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U.S. Oil Exports Hit a New Record High in 2023

  • The US lifted its ban on crude oil exports in 2015, leading to a surge in exports.
  • US crude oil exports reached a record high of 4 million barrels per day in 2023.
  • The US is now a major supplier of crude oil to Europe and Asia.

Fresh on the heels of a new U.S. oil production record and establishment of the U.S. as the world’s top liquefied natural gas (LNG) exporter, this week the Energy Information Administration reported that the U.S. exported a record amount of crude oil in 2023.

The U.S. has exported small amounts of crude oil for over 100 years, despite being a net importer of crude oil. Although there was a crude oil export ban in place, some exports were allowed, primarily to Canada. That situation changed in the past decade.

As the shale oil boom rapidly expanded U.S. oil production, domestic producers needed an outlet for the light, sweet crude oil that the boom was producing. U.S. refiners had a significant demand for crude oil, but they had spent decades investing billions of dollars into processing heavy, sour crude oil. They could process the new surge of crude oil being produced, but economically it made far more sense for them to buy the discounted heavy, sour crudes.

This situation caused a glut for domestic oil producers, who wanted an end to the decades-long oil export ban. In December 2015 they got their wish when President Obama signed into law a $1.15 trillion spending bill that contained several energy provisions.

The bill contained a provision “to promote the efficient exploration, production, storage, supply, marketing, pricing, and regulation of energy resources, including fossil fuels, no official of the Federal Government shall impose or enforce any restriction on the export of crude oil.”

Exceptions to this rule are allowed in certain circumstances. The president can impose export licensing requirements for up to a year after declaring a national emergency, or if the secretary of commerce reports that crude oil exports are causing supply shortages or sustained premiums on domestic crude above global prices.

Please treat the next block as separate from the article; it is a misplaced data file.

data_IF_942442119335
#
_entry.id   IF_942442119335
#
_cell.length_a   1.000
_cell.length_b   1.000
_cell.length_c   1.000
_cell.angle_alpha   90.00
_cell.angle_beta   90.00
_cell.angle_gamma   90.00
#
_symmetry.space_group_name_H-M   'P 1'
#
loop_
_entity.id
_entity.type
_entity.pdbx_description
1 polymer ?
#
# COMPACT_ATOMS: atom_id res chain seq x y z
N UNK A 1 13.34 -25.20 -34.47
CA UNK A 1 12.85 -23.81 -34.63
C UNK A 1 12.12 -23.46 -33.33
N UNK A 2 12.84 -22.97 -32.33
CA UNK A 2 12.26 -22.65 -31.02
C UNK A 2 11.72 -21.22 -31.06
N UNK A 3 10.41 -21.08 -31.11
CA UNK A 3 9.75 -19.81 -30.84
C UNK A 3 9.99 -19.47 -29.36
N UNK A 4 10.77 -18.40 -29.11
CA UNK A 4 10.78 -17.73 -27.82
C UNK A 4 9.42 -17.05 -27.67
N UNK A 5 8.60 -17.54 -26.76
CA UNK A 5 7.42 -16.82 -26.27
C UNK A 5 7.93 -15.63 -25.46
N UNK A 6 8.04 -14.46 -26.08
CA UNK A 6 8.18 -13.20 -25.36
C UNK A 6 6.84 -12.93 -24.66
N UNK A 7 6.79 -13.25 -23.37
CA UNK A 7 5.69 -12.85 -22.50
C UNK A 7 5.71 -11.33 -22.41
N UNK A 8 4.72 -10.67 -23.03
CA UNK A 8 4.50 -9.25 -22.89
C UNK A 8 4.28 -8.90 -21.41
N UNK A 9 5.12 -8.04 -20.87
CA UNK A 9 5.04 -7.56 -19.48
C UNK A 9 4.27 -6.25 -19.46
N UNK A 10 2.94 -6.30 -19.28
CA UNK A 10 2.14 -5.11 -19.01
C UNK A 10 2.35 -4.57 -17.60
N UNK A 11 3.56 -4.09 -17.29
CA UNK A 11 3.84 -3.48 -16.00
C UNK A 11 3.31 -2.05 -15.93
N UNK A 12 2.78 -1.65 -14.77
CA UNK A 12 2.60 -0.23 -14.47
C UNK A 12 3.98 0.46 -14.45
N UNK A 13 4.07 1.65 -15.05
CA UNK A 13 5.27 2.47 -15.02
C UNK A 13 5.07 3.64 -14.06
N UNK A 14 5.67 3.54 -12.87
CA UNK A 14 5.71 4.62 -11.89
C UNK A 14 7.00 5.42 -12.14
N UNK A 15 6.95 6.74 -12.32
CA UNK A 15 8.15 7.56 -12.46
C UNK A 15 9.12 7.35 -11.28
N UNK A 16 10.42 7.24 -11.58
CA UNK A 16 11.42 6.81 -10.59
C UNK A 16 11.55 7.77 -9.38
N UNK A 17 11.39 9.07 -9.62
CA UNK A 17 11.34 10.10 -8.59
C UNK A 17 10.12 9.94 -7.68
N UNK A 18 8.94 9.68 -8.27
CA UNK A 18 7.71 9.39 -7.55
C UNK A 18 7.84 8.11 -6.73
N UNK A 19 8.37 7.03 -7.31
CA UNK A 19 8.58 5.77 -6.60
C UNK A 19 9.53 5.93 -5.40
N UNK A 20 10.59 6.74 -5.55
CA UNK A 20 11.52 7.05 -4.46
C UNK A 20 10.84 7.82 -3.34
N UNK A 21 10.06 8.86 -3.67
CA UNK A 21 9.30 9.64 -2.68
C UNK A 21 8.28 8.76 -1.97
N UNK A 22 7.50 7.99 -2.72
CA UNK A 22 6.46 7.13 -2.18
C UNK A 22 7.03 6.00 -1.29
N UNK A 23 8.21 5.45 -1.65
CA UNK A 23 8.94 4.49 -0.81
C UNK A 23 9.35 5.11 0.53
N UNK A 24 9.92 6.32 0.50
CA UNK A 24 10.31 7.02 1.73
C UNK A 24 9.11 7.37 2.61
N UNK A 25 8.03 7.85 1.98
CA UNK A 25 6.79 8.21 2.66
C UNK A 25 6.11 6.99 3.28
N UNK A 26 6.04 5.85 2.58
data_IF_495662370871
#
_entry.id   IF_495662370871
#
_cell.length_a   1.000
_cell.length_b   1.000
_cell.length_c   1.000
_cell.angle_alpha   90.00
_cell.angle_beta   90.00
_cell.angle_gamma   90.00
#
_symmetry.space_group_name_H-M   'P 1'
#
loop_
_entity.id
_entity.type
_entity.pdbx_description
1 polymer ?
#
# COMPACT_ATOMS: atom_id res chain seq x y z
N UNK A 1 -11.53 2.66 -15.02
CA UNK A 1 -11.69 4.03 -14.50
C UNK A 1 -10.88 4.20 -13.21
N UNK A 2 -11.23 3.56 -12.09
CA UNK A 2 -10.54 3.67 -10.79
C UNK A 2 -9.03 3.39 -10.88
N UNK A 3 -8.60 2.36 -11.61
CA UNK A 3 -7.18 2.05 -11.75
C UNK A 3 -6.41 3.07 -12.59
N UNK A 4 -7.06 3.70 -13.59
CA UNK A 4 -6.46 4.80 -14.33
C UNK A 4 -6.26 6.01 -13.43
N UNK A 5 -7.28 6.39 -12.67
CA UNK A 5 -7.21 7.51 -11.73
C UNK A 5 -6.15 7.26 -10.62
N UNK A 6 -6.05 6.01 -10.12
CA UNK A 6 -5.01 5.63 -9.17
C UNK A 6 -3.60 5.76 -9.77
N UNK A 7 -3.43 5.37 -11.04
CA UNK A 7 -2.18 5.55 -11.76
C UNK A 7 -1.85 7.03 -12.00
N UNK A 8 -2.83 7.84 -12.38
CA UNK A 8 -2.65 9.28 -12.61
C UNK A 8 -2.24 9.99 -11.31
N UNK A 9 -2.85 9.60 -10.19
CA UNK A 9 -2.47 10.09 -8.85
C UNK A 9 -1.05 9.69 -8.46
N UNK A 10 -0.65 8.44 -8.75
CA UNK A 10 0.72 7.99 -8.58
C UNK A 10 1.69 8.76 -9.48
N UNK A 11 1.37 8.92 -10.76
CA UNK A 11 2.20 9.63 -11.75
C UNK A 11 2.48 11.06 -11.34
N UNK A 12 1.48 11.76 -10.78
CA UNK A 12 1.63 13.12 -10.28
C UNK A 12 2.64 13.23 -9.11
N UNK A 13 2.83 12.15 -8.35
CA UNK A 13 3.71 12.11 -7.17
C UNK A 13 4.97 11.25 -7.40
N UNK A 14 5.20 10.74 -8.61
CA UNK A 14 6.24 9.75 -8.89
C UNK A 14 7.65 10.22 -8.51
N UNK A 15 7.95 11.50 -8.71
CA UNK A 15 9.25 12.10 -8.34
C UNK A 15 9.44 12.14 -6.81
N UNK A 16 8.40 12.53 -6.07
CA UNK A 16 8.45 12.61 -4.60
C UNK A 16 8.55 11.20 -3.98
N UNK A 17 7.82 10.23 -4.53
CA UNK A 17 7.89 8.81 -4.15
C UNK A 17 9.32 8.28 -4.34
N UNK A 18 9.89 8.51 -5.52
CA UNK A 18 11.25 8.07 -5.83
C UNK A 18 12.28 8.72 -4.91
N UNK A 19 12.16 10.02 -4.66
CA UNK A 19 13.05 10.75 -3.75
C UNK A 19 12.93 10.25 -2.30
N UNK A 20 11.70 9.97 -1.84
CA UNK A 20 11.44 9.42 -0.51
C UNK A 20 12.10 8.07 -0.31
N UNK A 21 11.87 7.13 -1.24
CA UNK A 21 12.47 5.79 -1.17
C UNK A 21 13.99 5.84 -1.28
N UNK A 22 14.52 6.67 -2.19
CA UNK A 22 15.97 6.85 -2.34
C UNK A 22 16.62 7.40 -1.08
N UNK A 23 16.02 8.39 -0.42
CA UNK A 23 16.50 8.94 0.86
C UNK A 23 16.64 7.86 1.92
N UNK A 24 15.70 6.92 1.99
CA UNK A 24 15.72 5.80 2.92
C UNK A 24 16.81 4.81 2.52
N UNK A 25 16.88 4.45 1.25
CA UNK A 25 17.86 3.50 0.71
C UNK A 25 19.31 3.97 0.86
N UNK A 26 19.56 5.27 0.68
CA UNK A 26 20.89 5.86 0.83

Following the passage of the bill, oil exports immediately began to climb. From less than half a million barrels per day (BPD) in 2015, exports reached 1 million BPD in 2017, 2 million BPD in 2018, 3 million BPD in 2020, and 4 million BPD in 2023.

Annual U.S. Crude Oil Exports 1920-2023. ENERGY INFORMATION ADMINISTRATION

The Netherlands was the top destination for U.S. oil exports in 2023, followed by China and South Korea. Since 2018, the primary regional destinations for U.S. crude oil exports have been Europe, Asia, and Oceania.

In 2022, U.S. crude oil exports to Europe surged following Russia’s invasion of Ukraine and subsequent EU sanctions prohibiting seaborne crude oil imports from Russia. These sanctions propelled continued growth in U.S. exports to Europe in 2023. Notably, in 2023, U.S. crude oil exports to Europe averaged 1.8 BPD, slightly surpassing exports to Asia and Oceania, which stood at 1.7 million BPD.

The net impact of continued U.S. export growth has been a steady decline in net crude oil imports. From 2004 through 2007, U.S. net crude oil imports averaged more than 10 million BPD. In 2023, that number was 2.4 million BPD, which was the lowest level since 1972.

The journey from a history of minimal exports to becoming a prominent player in the global market underscores the nation’s evolving energy landscape. With robust legislation and changing market conditions, the U.S. has emerged as a significant contributor to international oil supply chains. As the country continues to navigate geopolitical and economic challenges, its role as a key exporter is poised to shape the future of global energy markets.


By Robert Rapier

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Leave a comment
  • Mamdouh Salameh on March 25 2024 said:
    Such a claim is a stale and inaccurate one which I have refuted time and time again and yet the author keeps repeating it.

    US crude exports aren't real exports since they are a barter between ultra light US crude exported in exchange for an equivalent volume of heavy and extra heavy crudes imported for use by US refineries which are tooled to process heavier crudes.

    Dr Mamdouh G Salameh
    International Oil Economist
    Global Energy Expert

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